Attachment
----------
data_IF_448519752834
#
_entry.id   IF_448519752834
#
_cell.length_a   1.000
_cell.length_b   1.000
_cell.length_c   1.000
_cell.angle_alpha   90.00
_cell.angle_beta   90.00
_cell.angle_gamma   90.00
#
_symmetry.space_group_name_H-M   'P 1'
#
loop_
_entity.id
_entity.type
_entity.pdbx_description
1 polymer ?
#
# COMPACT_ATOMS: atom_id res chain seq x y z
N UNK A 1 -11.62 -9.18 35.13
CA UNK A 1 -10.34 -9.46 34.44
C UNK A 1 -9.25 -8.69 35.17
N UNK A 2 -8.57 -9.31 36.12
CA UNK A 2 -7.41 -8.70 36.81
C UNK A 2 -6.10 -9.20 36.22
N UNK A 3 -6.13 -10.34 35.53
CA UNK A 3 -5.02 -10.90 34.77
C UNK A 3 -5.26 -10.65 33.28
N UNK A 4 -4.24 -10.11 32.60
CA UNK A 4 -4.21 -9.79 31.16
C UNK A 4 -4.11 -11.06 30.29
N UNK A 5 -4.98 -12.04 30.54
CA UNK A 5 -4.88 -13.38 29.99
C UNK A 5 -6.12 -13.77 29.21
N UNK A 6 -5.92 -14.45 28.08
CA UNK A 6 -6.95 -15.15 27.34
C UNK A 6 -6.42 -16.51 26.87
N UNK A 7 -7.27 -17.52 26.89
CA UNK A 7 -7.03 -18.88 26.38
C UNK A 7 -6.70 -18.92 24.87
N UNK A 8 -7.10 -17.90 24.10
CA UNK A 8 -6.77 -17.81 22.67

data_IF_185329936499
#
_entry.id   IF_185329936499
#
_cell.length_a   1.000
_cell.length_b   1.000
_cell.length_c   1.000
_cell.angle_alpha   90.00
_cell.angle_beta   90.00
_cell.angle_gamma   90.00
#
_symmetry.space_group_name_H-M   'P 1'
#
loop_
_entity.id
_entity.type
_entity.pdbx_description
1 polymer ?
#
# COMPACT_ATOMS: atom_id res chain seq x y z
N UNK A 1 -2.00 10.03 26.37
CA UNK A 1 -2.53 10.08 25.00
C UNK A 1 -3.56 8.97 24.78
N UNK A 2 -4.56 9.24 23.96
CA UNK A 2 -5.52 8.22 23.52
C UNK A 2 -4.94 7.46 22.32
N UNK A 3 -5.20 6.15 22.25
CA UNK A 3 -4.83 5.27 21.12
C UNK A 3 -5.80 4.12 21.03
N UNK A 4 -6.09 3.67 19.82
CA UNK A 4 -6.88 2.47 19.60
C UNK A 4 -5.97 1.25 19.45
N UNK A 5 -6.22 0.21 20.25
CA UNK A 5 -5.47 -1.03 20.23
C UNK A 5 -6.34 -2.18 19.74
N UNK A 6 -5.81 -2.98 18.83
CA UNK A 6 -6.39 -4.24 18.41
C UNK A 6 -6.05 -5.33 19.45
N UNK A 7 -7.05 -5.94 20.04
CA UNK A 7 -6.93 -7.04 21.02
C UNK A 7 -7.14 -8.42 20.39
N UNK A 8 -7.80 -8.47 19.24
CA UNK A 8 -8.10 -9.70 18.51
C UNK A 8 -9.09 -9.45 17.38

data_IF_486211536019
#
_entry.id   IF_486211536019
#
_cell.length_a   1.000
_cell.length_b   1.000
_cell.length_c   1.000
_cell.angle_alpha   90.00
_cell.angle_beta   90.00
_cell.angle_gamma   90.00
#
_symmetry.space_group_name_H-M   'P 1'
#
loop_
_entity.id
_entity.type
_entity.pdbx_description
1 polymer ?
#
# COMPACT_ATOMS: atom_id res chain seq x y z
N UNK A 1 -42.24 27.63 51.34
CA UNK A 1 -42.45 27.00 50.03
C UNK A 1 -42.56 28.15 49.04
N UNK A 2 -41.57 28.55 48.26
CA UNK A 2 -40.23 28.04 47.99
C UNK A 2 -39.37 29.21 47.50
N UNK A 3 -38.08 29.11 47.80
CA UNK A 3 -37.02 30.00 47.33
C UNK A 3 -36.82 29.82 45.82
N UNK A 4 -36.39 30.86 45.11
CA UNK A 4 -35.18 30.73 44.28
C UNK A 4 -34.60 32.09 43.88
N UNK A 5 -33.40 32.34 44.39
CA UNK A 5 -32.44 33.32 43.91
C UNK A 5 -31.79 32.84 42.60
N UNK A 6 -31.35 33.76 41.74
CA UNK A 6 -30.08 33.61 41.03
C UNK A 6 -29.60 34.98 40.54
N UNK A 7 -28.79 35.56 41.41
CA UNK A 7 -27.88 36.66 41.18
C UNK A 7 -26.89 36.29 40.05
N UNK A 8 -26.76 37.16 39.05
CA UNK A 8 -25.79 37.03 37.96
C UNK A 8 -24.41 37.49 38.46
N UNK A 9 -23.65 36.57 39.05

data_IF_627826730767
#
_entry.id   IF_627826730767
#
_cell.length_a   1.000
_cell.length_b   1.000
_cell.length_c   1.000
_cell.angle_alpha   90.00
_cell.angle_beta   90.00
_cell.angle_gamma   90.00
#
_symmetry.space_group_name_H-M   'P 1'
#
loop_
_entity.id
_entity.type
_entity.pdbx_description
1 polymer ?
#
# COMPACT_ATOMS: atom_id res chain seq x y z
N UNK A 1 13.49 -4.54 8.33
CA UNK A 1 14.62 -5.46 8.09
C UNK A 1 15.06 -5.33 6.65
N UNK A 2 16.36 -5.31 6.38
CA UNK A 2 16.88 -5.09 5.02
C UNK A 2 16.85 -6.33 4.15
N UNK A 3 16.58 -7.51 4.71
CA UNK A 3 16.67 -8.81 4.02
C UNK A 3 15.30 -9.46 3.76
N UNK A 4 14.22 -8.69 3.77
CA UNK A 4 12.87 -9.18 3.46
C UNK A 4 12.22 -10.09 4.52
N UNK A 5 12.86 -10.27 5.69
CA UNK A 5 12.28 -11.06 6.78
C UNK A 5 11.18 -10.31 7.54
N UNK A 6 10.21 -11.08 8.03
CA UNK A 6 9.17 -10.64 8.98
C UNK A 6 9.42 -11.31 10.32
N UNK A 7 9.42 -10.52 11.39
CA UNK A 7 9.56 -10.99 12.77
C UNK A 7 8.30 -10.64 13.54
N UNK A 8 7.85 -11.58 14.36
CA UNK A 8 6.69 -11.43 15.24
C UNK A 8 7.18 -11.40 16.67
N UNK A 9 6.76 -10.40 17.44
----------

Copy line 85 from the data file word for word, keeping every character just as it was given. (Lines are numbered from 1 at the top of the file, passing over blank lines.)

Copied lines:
N UNK A 8 -7.80 -8.47 19.24